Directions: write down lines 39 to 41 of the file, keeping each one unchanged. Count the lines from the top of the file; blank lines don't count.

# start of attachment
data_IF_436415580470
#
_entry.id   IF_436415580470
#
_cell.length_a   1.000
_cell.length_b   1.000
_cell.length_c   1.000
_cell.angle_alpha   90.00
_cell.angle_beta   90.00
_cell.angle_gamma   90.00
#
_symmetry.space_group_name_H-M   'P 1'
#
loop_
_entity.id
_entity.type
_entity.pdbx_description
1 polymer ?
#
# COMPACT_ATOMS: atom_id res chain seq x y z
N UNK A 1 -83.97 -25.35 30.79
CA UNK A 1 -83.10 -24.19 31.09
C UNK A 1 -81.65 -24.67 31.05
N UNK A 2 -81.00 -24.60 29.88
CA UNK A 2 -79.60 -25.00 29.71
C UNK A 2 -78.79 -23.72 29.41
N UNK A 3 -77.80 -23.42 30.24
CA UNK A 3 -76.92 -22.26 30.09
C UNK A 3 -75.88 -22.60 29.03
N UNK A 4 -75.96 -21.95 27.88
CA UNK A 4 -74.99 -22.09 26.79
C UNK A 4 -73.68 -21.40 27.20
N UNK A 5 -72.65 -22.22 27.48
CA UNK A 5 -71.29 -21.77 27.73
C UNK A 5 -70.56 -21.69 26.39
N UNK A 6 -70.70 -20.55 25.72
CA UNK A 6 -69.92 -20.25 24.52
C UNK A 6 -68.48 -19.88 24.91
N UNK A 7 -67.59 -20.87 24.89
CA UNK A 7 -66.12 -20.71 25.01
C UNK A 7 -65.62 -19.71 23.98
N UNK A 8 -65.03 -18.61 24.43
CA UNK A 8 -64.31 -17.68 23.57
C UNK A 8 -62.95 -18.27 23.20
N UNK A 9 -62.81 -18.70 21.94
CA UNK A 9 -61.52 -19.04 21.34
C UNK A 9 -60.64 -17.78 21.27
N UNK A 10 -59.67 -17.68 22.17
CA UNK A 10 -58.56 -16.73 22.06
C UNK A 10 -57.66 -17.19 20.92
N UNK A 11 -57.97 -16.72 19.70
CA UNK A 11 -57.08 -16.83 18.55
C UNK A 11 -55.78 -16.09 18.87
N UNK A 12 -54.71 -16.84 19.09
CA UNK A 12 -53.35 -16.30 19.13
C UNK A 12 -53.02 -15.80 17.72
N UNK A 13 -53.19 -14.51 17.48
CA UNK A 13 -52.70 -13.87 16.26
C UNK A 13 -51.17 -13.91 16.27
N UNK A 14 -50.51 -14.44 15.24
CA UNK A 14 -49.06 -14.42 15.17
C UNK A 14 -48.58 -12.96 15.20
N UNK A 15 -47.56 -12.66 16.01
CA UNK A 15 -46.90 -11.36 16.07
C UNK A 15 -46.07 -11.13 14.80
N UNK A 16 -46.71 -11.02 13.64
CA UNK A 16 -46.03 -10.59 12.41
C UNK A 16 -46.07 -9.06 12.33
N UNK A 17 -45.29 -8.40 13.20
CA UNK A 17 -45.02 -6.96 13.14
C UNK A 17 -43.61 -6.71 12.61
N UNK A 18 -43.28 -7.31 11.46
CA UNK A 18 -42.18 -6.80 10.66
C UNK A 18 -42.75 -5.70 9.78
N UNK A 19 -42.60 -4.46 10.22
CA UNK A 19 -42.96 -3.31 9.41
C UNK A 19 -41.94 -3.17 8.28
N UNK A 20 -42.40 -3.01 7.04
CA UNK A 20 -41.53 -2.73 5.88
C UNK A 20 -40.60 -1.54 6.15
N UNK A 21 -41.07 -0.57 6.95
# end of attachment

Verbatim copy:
N UNK A 7 -67.59 -20.87 24.89
CA UNK A 7 -66.12 -20.71 25.01
C UNK A 7 -65.62 -19.71 23.98